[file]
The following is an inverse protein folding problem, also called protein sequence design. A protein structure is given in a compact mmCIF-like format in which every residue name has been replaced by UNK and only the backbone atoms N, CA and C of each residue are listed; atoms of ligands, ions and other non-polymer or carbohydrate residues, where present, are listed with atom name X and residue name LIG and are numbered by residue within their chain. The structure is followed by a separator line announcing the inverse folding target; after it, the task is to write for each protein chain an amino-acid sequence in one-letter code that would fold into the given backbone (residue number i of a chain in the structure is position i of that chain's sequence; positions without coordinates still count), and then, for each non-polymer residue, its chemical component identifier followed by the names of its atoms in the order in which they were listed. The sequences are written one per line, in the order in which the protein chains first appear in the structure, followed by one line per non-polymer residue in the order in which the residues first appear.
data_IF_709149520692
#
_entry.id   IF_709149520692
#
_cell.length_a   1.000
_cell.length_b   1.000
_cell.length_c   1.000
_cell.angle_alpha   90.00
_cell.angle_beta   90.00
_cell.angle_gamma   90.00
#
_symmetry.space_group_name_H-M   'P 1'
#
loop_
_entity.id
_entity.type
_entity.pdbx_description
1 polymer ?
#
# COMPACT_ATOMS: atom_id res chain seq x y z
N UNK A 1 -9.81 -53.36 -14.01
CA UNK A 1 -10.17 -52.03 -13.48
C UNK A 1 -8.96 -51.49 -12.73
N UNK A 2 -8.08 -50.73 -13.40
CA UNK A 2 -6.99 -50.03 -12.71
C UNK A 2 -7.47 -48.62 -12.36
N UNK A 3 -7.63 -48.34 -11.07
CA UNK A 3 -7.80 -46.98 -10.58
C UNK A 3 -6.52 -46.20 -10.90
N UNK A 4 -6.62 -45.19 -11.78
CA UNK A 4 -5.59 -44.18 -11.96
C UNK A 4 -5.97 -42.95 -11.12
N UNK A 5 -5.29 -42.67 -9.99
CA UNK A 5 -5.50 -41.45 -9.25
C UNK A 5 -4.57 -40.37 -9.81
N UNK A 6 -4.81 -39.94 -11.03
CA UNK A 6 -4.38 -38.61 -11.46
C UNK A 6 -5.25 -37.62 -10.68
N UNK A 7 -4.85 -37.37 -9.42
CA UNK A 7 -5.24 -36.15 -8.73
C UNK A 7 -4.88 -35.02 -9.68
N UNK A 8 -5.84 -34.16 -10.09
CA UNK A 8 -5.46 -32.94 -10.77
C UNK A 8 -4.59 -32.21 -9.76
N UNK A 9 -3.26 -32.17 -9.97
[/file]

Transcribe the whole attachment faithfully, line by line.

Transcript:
The following is an inverse protein folding problem, also called protein sequence design. A protein structure is given in a compact mmCIF-like format in which every residue name has been replaced by UNK and only the backbone atoms N, CA and C of each residue are listed; atoms of ligands, ions and other non-polymer or carbohydrate residues, where present, are listed with atom name X and residue name LIG and are numbered by residue within their chain. The structure is followed by a separator line announcing the inverse folding target; after it, the task is to write for each protein chain an amino-acid sequence in one-letter code that would fold into the given backbone (residue number i of a chain in the structure is position i of that chain's sequence; positions without coordinates still count), and then, for each non-polymer residue, its chemical component identifier followed by the names of its atoms in the order in which they were listed. The sequences are written one per line, in the order in which the protein chains first appear in the structure, followed by one line per non-polymer residue in the order in which the residues first appear.
data_IF_709149520692
#
_entry.id   IF_709149520692
#
_cell.length_a   1.000
_cell.length_b   1.000
_cell.length_c   1.000
_cell.angle_alpha   90.00
_cell.angle_beta   90.00
_cell.angle_gamma   90.00
#
_symmetry.space_group_name_H-M   'P 1'
#
loop_
_entity.id
_entity.type
_entity.pdbx_description
1 polymer ?
#
# COMPACT_ATOMS: atom_id res chain seq x y z
N UNK A 1 -9.81 -53.36 -14.01
CA UNK A 1 -10.17 -52.03 -13.48
C UNK A 1 -8.96 -51.49 -12.73
N UNK A 2 -8.08 -50.73 -13.40
CA UNK A 2 -6.99 -50.03 -12.71
C UNK A 2 -7.47 -48.62 -12.36
N UNK A 3 -7.63 -48.34 -11.07
CA UNK A 3 -7.80 -46.98 -10.58
C UNK A 3 -6.52 -46.20 -10.90
N UNK A 4 -6.62 -45.19 -11.78
CA UNK A 4 -5.59 -44.18 -11.96
C UNK A 4 -5.97 -42.95 -11.12
N UNK A 5 -5.29 -42.67 -9.99
CA UNK A 5 -5.50 -41.45 -9.25
C UNK A 5 -4.57 -40.37 -9.81
N UNK A 6 -4.81 -39.94 -11.03
CA UNK A 6 -4.38 -38.61 -11.46
C UNK A 6 -5.25 -37.62 -10.68
N UNK A 7 -4.85 -37.37 -9.42
CA UNK A 7 -5.24 -36.15 -8.73
C UNK A 7 -4.88 -35.02 -9.68
N UNK A 8 -5.84 -34.16 -10.09
CA UNK A 8 -5.46 -32.94 -10.77
C UNK A 8 -4.59 -32.21 -9.76
N UNK A 9 -3.26 -32.17 -9.97